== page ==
Jan. 27 (Bloomberg) -- The Bank of Israel left the benchmark lending rate unchanged for a fourth month, then promptly began buying dollars to weaken the shekel, according to people active in the currency market.
The five-member monetary policy panel, led by Governor Karnit Flug, kept borrowing costs at 1 percent, citing a pickup in the economy and rising home prices. Twenty of 23 economists surveyed by Bloomberg forecast the decision, while the remainder predicted a quarter-point cut.
“Data that became available this month indicate that the economy is continuing to grow at a moderate pace, with improvement in the fourth quarter of 2013 compared with the third quarter,” the Bank of Israel said in the decision. “There was an increase this month in home prices and in mortgages granted.”
Shortly after the decision, the central bank bought $100 million to $200 million, said Tal Zohar Avda, chief executive officer at Fxcm Israel Ltd. It was trading at 3.4956 to the dollar at 6:23 p.m. The Bank of Israel declined to comment on reports of its intervention.
The Bank of Israel cut rates three times last year in an effort to weaken the shekel and boost exports, which account for about one-third of economic output and stagnated last year. The currency climbed 7.5 percent against the dollar in 2013, the most of 31 major currencies tracked by Bloomberg.
“The Bank of Israel has thrown in the towel in the world battle to weaken local currencies,” said Eldad Tamir, chief executive officer and owner of Tamir Fishman Ventures. ‘Unfortunately, the strong shekel continues to hurt the Israeli economy, creating damage that I think is disastrous.’’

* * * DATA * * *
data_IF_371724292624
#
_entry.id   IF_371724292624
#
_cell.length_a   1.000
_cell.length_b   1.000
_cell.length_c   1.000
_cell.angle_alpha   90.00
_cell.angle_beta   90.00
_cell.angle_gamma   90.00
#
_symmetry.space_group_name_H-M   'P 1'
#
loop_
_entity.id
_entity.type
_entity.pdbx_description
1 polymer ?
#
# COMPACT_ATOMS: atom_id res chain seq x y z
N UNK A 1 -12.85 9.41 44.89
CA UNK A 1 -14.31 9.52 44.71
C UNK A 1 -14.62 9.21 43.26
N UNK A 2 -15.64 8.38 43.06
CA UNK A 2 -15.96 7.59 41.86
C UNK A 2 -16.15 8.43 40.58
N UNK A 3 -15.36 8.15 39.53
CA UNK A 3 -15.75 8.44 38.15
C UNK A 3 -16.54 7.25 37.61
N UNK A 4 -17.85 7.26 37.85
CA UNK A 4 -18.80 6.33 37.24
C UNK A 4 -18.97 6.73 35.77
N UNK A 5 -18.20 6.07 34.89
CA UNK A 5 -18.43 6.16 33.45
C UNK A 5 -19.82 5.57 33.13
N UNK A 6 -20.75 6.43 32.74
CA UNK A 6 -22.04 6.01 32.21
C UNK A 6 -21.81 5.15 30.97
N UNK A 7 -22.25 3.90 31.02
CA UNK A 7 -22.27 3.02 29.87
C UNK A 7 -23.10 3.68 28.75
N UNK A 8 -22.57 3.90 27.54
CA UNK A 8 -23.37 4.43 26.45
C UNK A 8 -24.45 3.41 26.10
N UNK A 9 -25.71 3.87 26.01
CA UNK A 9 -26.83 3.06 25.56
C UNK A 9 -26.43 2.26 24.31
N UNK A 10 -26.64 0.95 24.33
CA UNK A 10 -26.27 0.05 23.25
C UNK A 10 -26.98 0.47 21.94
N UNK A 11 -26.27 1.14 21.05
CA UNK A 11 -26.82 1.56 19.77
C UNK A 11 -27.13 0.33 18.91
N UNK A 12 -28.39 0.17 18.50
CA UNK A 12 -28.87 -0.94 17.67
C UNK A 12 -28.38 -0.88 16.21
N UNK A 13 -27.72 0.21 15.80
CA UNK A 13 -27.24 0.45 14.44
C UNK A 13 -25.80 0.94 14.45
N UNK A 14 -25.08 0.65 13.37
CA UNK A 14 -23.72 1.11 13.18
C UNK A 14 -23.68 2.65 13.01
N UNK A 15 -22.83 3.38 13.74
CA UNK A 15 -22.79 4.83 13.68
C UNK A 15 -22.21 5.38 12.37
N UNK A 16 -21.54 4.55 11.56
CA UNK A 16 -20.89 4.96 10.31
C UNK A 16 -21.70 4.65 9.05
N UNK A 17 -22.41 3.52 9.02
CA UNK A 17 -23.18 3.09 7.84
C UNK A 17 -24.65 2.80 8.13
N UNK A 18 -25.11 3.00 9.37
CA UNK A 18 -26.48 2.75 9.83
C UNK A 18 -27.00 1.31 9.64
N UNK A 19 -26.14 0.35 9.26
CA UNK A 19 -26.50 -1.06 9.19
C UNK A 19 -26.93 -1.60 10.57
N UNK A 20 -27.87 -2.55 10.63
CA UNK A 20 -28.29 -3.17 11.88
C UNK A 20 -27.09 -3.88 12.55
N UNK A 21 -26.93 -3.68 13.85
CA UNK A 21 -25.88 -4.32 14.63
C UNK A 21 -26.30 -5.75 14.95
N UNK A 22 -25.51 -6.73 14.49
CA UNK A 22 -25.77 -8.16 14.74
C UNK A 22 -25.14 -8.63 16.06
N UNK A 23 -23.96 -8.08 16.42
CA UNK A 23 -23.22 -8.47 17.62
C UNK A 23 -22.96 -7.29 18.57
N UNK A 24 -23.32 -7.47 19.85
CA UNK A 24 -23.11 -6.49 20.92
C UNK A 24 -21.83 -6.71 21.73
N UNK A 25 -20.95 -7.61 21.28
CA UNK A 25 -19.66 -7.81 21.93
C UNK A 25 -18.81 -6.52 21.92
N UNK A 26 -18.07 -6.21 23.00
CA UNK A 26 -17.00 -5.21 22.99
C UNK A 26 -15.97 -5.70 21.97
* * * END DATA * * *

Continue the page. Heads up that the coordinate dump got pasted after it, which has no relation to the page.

The Bank of Israel also purchased about $5.3 billion in foreign currency in 2013 in an effort to contain shekel gains, bringing reserves to a record $81.8 billion at the end of December.
Economic growth accelerated to an estimated 3 percent in the fourth quarter of 2013, Rafi Gozlan, chief economist at Tel Aviv-based I.B.I. Israel Brokerage and Investments Ltd. said, compared with 2.3 percent in the previous three months.
Inflation remained tame, with consumer prices rising 1.8 percent last year. Housing prices, though, continued to march upward, increasing by 8 percent over the 12 months through November, the government reported Jan. 15, driven up by Bank of Israel rate cuts that encouraged mortgage-taking.
“The improved global outlook and tapering of bond purchases in the U.S. allow the Bank of Israel to bide its time and hope the foreign currency market trend will change,” said Ori Greenfeld, an economist at Tel Aviv-based Psagot Investment House Ltd. “If the change doesn’t come about, and the shekel continues to strengthen, the Bank of Israel will reduce the rate again”
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